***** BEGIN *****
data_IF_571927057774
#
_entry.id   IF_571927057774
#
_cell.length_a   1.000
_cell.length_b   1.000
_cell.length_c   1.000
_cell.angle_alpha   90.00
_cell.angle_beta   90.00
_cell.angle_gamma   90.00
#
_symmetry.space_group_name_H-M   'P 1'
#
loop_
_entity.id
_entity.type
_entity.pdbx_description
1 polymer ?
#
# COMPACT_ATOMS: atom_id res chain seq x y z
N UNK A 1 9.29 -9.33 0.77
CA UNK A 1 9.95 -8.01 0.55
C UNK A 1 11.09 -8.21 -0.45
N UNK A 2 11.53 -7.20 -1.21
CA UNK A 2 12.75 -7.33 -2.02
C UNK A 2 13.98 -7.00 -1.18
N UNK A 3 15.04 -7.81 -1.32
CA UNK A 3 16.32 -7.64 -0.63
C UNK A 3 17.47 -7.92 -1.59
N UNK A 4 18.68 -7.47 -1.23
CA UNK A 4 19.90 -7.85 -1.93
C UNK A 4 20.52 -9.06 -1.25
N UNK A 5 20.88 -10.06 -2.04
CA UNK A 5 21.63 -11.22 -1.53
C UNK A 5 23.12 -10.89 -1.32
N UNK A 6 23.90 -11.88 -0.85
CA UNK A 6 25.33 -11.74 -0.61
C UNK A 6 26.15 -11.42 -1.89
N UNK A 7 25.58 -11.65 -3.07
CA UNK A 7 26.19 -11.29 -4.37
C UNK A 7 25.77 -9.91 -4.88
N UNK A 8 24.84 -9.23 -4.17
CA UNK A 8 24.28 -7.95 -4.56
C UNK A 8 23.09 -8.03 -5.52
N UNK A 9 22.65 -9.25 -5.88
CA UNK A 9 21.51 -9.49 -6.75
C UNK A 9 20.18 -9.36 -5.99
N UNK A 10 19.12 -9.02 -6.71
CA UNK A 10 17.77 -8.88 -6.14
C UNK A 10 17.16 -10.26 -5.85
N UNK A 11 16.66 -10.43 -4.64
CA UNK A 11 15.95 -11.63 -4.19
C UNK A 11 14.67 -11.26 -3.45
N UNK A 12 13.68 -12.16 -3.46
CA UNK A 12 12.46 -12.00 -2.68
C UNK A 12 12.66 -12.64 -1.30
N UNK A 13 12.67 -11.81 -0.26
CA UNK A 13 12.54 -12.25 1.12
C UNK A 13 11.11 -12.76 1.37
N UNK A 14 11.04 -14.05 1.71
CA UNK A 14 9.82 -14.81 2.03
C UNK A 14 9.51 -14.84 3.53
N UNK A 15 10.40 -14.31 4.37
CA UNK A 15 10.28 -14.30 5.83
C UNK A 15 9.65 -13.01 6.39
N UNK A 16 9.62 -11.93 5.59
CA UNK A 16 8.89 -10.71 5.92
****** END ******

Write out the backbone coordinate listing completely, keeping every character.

data_IF_571927057774
#
_entry.id   IF_571927057774
#
_cell.length_a   1.000
_cell.length_b   1.000
_cell.length_c   1.000
_cell.angle_alpha   90.00
_cell.angle_beta   90.00
_cell.angle_gamma   90.00
#
_symmetry.space_group_name_H-M   'P 1'
#
loop_
_entity.id
_entity.type
_entity.pdbx_description
1 polymer ?
#
# COMPACT_ATOMS: atom_id res chain seq x y z
N UNK A 1 9.29 -9.33 0.77
CA UNK A 1 9.95 -8.01 0.55
C UNK A 1 11.09 -8.21 -0.45
N UNK A 2 11.53 -7.20 -1.21
CA UNK A 2 12.75 -7.33 -2.02
C UNK A 2 13.98 -7.00 -1.18
N UNK A 3 15.04 -7.81 -1.32
CA UNK A 3 16.32 -7.64 -0.63
C UNK A 3 17.47 -7.92 -1.59
N UNK A 4 18.68 -7.47 -1.23
CA UNK A 4 19.90 -7.85 -1.93
C UNK A 4 20.52 -9.06 -1.25
N UNK A 5 20.88 -10.06 -2.04
CA UNK A 5 21.63 -11.22 -1.53
C UNK A 5 23.12 -10.89 -1.32
N UNK A 6 23.90 -11.88 -0.85
CA UNK A 6 25.33 -11.74 -0.61
C UNK A 6 26.15 -11.42 -1.89
N UNK A 7 25.58 -11.65 -3.07
CA UNK A 7 26.19 -11.29 -4.37
C UNK A 7 25.77 -9.91 -4.88
N UNK A 8 24.84 -9.23 -4.17
CA UNK A 8 24.28 -7.95 -4.56
C UNK A 8 23.09 -8.03 -5.52
N UNK A 9 22.65 -9.25 -5.88
CA UNK A 9 21.51 -9.49 -6.75
C UNK A 9 20.18 -9.36 -5.99
N UNK A 10 19.12 -9.02 -6.71
CA UNK A 10 17.77 -8.88 -6.14
C UNK A 10 17.16 -10.26 -5.85
N UNK A 11 16.66 -10.43 -4.64
CA UNK A 11 15.95 -11.63 -4.19
C UNK A 11 14.67 -11.26 -3.45
N UNK A 12 13.68 -12.16 -3.46
CA UNK A 12 12.46 -12.00 -2.68
C UNK A 12 12.66 -12.64 -1.30
N UNK A 13 12.67 -11.81 -0.26
CA UNK A 13 12.54 -12.25 1.12
C UNK A 13 11.11 -12.76 1.37
N UNK A 14 11.04 -14.05 1.71
CA UNK A 14 9.82 -14.81 2.03
C UNK A 14 9.51 -14.84 3.53
N UNK A 15 10.40 -14.31 4.37
CA UNK A 15 10.28 -14.30 5.83
C UNK A 15 9.65 -13.01 6.39
N UNK A 16 9.62 -11.93 5.59
CA UNK A 16 8.89 -10.71 5.92